At the same time, as I mentioned earlier, I believe that taste should be the most important thing for a chef. Therefore, to be a good chef, you need to have a great knowledge of the ingredients you use and how to use them, and you also need to know your tools.

Do you sometimes change roles and become a student again?

Yes, absolutely! If I don’t learn new things, I’m 100 per cent sure I should leave the profession.

You have previously said that you always strive for simplicity and choose the same traditional flavours like vanilla and raspberry for your sweets. At the same time, you try to surprise a customer. Can you explain the magic of using simple ingredients to create something familiar yet so unique?

It’s a difficult question to answer and a scary one because nowadays it can sound like being classic is boring. But I think that constantly looking for new flavours can sometimes make the recipe too complicated and the final product too difficult to obtain.

Perhaps one of the most trendy fruits in the last 5-10 years has been Yuzu, which I love. Can I use it together with, for example, classic red fruit and some liquorice that we really love in Scandinavia? Sure, why not. But I think there are so many different ways to experiment with that classic flavour and that’s what I’m aiming for.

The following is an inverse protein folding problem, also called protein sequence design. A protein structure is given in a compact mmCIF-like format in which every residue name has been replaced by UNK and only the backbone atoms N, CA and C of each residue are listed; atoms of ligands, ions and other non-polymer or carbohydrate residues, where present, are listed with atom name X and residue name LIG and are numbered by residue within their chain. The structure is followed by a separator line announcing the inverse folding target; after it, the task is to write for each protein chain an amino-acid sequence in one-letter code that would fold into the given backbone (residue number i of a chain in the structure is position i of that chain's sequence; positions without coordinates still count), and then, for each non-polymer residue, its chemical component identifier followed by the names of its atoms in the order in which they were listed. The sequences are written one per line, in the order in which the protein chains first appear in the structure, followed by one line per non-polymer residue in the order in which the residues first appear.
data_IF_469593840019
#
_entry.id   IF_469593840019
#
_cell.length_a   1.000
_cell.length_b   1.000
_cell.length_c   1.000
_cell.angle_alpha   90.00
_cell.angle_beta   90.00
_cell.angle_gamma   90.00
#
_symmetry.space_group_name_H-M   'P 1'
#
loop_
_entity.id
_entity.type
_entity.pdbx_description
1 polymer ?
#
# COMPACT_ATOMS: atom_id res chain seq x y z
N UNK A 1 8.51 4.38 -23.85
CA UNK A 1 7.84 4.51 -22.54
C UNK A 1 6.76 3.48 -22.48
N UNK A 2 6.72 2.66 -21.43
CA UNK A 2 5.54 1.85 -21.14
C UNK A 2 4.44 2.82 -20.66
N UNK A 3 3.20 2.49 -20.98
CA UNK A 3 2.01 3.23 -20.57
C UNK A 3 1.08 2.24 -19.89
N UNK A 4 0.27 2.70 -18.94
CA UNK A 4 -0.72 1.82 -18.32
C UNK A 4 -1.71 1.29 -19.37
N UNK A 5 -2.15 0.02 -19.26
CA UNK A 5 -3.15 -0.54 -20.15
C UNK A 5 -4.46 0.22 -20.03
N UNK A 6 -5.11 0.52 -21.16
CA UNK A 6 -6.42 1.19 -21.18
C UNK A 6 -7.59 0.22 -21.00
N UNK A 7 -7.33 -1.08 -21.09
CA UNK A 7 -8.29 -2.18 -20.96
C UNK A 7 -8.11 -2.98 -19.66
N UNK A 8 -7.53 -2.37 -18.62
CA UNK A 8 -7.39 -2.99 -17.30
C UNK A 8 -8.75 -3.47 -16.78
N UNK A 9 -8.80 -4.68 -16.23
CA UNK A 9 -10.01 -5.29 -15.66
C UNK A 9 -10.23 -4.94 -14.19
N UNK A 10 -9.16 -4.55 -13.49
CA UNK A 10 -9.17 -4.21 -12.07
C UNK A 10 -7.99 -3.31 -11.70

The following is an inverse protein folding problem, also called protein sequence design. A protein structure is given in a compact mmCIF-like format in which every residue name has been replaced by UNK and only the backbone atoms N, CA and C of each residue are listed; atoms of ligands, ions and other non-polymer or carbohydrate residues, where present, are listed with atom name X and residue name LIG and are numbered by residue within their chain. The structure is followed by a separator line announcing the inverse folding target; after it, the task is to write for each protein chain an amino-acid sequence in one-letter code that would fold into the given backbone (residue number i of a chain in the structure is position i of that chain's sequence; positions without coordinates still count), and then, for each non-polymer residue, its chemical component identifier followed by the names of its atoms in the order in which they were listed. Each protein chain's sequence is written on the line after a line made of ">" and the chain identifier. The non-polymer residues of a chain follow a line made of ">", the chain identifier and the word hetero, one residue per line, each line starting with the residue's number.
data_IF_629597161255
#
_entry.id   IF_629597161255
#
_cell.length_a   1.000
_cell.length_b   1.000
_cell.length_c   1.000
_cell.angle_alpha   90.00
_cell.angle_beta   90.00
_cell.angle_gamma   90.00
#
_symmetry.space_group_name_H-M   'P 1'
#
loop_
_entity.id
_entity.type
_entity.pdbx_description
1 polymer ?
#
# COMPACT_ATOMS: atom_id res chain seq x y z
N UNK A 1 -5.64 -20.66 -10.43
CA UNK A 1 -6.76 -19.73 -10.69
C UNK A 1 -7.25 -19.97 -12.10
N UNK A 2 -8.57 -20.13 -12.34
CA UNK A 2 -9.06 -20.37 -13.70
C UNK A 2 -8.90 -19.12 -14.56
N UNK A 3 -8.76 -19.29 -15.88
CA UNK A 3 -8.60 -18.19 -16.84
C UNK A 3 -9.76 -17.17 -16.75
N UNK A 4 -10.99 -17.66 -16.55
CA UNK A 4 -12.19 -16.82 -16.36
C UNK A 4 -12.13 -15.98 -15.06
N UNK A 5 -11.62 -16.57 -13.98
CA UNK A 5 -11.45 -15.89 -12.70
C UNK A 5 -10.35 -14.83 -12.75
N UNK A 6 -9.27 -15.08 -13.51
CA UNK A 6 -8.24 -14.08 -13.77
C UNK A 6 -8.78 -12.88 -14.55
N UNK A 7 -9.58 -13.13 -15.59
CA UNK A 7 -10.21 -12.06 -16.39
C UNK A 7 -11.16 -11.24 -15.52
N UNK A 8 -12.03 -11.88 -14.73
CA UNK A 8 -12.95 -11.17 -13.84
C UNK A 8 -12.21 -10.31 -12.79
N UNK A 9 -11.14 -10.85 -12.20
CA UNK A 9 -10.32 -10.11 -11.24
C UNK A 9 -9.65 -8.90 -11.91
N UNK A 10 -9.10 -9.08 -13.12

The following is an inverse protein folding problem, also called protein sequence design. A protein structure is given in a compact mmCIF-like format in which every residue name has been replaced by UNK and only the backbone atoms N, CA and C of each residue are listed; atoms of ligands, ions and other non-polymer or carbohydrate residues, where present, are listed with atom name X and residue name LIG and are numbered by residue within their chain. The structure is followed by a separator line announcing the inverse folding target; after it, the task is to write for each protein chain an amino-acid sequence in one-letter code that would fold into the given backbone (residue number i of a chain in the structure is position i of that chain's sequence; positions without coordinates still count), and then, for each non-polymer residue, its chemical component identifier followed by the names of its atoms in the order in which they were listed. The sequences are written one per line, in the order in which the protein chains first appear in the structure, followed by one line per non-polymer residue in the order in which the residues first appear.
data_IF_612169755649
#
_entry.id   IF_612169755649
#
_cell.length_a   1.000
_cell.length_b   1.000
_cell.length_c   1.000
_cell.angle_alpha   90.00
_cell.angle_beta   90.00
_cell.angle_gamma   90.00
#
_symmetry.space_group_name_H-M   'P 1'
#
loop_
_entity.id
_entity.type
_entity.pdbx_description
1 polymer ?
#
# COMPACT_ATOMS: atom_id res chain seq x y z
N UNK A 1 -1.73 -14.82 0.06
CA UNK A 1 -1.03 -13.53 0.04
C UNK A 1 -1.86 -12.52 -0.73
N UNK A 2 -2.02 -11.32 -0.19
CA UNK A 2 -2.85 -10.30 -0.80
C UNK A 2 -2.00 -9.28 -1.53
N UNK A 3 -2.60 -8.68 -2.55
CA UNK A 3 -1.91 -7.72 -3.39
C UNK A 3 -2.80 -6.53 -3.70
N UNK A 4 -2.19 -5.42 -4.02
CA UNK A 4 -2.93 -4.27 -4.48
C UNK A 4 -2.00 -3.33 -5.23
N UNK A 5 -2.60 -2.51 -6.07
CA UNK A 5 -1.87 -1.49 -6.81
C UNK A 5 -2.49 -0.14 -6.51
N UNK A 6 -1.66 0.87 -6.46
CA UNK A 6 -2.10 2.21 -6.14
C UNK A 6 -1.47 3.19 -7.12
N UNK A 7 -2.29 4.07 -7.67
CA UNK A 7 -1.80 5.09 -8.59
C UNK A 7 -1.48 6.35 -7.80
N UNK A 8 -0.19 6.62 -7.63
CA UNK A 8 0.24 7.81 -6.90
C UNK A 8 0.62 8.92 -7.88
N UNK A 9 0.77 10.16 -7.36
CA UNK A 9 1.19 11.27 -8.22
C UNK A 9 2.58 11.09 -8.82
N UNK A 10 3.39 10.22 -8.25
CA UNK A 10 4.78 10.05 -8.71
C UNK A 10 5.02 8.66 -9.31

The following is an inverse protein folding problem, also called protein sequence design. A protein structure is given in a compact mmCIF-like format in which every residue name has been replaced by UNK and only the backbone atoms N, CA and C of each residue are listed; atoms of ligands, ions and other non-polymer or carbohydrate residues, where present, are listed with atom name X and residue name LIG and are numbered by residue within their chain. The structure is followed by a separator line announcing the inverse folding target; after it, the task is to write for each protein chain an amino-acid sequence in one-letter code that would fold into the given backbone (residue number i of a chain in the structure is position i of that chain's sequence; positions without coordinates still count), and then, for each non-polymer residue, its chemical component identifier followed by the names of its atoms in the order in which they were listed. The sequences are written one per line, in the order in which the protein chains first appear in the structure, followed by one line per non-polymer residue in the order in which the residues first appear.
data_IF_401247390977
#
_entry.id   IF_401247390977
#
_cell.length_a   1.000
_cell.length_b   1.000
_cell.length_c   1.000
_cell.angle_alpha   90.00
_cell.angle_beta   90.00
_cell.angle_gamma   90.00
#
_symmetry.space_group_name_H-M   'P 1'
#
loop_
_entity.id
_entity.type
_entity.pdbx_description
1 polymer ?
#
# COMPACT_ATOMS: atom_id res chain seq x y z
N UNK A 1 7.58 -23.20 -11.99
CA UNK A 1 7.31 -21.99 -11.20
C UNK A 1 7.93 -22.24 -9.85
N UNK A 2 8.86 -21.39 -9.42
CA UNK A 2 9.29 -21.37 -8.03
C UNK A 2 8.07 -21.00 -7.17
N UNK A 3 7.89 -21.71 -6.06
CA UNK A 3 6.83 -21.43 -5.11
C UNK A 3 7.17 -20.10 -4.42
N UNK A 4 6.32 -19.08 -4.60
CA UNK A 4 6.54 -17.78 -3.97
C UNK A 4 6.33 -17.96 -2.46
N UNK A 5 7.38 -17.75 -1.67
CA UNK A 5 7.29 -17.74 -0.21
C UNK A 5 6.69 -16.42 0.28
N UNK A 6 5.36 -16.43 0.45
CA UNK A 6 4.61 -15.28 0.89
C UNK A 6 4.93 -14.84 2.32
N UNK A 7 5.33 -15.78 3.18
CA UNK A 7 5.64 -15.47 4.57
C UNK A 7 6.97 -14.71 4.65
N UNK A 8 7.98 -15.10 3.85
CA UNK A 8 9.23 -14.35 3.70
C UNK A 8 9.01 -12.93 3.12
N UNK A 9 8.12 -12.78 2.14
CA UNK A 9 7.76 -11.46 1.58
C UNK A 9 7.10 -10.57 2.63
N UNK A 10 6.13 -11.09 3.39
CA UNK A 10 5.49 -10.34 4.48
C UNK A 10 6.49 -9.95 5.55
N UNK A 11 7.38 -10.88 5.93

A chat with Tony Olsson - new ambassador of the Culinary Arts Academy Switzerland 2

There is a saying that you should never cook when you are angry, because everything will burn or taste disgusting. Have you noticed such a tendency? Or does it not apply to experienced cooks like yourself?

If I’m angry, nobody wants to be near me, so it’s better for me to go into the office.

What is it like to work with you? How do your colleagues describe you?

I think most people would say: “His life is all about pastries”. Some colleagues who go home as soon as the working day is over would probably say that I’m too hard on them, maybe even angry and that I think I know everything.

But the rest, I think, would say that I am ambitious, have extensive knowledge and always try to help my colleagues as much as I can. I am much more tolerant now that my two children have grown up. As a father, I can understand young people in a completely new way. Many thanks to my children Johanna and Joakim!

You are known as an ice cream innovator. What is the flavour that everyone should try this year?

This year we have introduced chocolate ball ice cream. A “chocolate ball” is a typical Swedish product that all pastry shops have. So I decided to turn it into ice cream last spring and customers love it!

To conclude, what is the most fashionable sweet for 2022?

I think the most fashionable sweet in 2022 will be a fresh strawberry/Yuzu cake with an amazing white chocolate cream decoration around the cake. At the same time, I see people increasingly looking for something light, fresh, with less sugar, often vegan and made with local products. Such cakes are becoming more and more popular every year.

Thank you Tony for a great talk! See you soon in your masterclass at the Culinary Arts Academy Switzerland campus!